OPINION Hook-up a Duck

by Jack Solloway

It’s no secret the Fringe is over-saturated. Every thesp for themselves: an all-out war in a crowded field, where celebrity, gimmicks and a mercenary attitude are king. The four million-odd turnout each season is second only in size to the Olympic Games, and arguably more cut-throat in its competition but for a hair’s width of attention. For yonks activists have campaigned against over-tourism in Edinburgh and the festival’s unsustainable growth – ‘growth for growth’s sake’, as the umbrella body Festivals Edinburgh put it. So it may not surprise you, then, that some are lapping up the ‘staycation’ tourism of a country too blasé about the pandemic to cancel its holiday plans altogether. [read full opinion]

OPINION To Hell and Back, with Bugs

by John Phipps

There is nothing loveable, redeemable or ecologically necessary about the mosquito species that feed on human blood. It’s been estimated that 5% of the humans who have ever died have died of mosquito-borne diseases. They flash into earshot in the night with their indescribable, drilling whine, and disappear again. There is something both uncanny and flamboyant about their particular awfulness. ‘When did you start your tricks / Monsieur?’ asked D.H. Lawrence in ‘The Mosquito’. He wanted them dead too. ‘I hate the way you lurch off sideways into air / having read my thoughts against you.’ [read full opinion]

None of it is Certain

Camille Laurens, trans. Willard Wood, Little Dancer Aged Fourteen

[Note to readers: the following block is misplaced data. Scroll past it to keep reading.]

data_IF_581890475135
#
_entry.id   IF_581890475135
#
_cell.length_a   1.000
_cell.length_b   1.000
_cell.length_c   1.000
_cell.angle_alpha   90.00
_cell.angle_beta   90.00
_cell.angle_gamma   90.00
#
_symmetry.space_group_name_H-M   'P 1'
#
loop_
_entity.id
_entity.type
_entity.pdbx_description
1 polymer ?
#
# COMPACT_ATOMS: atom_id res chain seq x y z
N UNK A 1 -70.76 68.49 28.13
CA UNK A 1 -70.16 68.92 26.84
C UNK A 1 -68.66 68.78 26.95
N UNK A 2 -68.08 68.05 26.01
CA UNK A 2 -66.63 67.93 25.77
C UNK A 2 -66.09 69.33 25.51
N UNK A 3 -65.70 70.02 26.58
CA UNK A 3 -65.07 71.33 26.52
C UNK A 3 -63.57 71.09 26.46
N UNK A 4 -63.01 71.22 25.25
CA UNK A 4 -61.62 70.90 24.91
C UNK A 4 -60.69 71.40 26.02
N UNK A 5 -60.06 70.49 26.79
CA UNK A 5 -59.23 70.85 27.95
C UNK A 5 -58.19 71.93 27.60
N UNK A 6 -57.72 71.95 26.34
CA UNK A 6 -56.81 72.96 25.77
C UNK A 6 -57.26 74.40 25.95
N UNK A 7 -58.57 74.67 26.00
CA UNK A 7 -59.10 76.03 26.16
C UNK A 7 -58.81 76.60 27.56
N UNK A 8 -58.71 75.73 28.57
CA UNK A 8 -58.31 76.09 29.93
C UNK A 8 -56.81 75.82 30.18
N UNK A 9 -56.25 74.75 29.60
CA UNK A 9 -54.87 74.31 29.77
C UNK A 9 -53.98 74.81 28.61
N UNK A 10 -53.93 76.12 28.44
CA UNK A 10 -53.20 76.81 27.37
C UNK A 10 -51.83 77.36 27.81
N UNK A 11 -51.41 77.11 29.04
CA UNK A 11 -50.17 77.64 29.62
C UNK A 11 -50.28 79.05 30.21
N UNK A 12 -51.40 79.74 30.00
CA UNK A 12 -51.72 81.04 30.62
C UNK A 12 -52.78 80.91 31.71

reviewed by Adrian Nathan West

In Britain and America, Degas is a cliché. I briefly studied art history at university, and have an abiding amateur interest in the subject, but my closest association with him is the sun-bleached posters of his ballerinas lining the walls of the shabby roadside dance school where a friend’s girlfriend taught ballet basics to ungainly preteens. Degas is the kind of artist well-represented at poster shops; people buy his prints for sentimental reasons, or just to keep their house from looking... [read more]

Everything that Tastes Bad is Good for You

Jeet Thayil, Low

reviewed by Stuart Walton

At the start of the final novel in what is destined to be known as Jeet Thayil's Bombay trilogy, its central character Dominic Ullis is sitting on a flight just coming in to land in that city, transitioning between an imperfect oblivion brought on by 20mg of the prescription soporific, zolpidem, and a wakefulness that hasn't quite yet earned the name, the woman next to him thriftily smuggling his airline cutlery as well as her own into a gigantic handbag, his wife's ashes in a box cradled on... [read more]